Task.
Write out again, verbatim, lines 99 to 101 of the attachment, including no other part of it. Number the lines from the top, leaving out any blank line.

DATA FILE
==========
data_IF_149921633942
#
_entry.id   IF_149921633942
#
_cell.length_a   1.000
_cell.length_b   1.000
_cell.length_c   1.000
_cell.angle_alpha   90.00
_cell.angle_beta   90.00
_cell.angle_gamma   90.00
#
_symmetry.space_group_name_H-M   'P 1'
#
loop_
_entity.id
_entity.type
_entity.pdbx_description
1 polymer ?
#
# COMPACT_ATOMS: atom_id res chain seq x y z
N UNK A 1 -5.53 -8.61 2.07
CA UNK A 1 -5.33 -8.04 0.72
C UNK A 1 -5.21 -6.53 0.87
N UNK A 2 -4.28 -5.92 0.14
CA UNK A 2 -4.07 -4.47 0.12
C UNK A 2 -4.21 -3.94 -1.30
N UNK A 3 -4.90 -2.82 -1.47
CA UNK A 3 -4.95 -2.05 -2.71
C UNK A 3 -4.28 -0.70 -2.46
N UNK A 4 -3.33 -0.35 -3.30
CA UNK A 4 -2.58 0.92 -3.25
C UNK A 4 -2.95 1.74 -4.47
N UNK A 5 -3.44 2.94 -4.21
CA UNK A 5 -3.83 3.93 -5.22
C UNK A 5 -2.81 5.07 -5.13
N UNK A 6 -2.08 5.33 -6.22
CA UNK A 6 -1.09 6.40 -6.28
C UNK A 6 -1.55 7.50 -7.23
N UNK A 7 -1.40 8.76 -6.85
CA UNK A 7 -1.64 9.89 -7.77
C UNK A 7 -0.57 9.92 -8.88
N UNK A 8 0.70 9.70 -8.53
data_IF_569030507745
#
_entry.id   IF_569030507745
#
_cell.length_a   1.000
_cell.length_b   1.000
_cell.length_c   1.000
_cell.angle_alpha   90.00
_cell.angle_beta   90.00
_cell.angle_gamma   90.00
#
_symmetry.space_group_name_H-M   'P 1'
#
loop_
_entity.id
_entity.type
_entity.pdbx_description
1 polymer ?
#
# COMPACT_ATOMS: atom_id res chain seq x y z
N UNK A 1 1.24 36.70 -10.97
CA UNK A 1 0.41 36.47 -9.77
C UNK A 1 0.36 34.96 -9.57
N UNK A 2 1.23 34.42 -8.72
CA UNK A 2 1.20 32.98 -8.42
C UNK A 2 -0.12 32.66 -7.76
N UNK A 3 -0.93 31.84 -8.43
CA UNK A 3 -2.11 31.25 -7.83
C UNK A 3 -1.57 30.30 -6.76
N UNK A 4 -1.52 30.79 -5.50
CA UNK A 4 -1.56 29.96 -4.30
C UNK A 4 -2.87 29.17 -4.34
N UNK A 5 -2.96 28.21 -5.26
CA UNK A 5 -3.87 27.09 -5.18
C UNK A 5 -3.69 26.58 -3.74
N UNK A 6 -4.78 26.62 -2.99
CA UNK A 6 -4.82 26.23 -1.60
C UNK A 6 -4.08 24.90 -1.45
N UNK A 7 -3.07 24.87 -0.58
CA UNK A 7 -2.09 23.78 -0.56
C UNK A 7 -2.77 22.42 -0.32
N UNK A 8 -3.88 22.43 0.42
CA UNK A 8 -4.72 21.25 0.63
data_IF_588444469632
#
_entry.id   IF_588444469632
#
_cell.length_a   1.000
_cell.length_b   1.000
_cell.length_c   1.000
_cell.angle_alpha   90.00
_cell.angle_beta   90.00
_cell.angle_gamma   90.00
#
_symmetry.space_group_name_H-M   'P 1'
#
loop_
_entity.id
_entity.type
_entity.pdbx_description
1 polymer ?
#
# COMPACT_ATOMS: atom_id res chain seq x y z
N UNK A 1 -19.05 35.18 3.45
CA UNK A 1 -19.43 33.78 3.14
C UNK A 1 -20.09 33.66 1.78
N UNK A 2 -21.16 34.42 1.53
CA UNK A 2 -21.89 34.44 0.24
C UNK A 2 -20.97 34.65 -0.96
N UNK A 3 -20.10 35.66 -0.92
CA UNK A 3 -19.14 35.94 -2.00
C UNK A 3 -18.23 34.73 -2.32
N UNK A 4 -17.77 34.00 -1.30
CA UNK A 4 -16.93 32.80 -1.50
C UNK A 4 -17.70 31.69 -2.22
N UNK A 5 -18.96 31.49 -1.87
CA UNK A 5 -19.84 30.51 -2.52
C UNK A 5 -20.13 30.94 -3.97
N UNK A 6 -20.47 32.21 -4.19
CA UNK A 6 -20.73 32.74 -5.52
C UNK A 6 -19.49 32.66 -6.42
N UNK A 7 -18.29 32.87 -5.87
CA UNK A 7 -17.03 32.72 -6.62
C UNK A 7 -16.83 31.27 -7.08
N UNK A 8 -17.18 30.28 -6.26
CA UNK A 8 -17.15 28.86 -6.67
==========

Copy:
loop_
_entity.id
_entity.type